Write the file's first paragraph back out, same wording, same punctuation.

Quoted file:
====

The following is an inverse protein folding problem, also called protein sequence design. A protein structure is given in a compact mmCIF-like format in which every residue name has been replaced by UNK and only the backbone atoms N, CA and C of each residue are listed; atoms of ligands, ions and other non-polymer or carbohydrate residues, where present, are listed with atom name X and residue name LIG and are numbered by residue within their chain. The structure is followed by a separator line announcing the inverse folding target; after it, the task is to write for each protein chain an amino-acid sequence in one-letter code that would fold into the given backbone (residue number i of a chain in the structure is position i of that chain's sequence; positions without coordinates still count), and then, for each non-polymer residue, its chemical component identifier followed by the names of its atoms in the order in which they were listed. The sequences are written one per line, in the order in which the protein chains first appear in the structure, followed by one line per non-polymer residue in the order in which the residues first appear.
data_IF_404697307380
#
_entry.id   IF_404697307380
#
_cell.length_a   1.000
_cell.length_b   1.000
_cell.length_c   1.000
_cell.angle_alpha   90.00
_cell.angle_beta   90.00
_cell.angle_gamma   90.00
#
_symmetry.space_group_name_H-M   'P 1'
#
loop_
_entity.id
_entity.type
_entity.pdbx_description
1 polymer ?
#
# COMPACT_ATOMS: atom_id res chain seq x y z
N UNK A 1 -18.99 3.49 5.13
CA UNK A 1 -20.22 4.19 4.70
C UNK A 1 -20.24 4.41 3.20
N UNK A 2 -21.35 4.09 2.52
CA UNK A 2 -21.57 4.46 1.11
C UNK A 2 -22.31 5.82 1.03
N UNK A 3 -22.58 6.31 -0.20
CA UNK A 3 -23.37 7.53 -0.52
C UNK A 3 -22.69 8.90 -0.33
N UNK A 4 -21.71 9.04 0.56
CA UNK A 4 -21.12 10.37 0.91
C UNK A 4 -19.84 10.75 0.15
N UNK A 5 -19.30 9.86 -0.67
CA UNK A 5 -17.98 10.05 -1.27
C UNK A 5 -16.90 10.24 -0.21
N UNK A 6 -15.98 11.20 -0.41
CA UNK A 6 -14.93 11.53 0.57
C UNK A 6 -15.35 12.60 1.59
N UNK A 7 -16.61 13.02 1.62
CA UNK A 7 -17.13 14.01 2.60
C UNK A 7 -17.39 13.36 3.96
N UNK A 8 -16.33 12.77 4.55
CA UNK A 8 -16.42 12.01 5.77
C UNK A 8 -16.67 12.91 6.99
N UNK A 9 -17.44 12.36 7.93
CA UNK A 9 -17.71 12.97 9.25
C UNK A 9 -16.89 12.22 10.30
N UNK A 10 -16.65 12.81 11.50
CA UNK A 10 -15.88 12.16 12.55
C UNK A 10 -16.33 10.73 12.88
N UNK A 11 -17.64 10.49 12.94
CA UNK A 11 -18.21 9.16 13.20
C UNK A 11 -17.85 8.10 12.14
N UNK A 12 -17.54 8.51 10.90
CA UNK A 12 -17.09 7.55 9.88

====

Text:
The following is an inverse protein folding problem, also called protein sequence design. A protein structure is given in a compact mmCIF-like format in which every residue name has been replaced by UNK and only the backbone atoms N, CA and C of each residue are listed; atoms of ligands, ions and other non-polymer or carbohydrate residues, where present, are listed with atom name X and residue name LIG and are numbered by residue within their chain. The structure is followed by a separator line announcing the inverse folding target; after it, the task is to write for each protein chain an amino-acid sequence in one-letter code that would fold into the given backbone (residue number i of a chain in the structure is position i of that chain's sequence; positions without coordinates still count), and then, for each non-polymer residue, its chemical component identifier followed by the names of its atoms in the order in which they were listed. The sequences are written one per line, in the order in which the protein chains first appear in the structure, followed by one line per non-polymer residue in the order in which the residues first appear.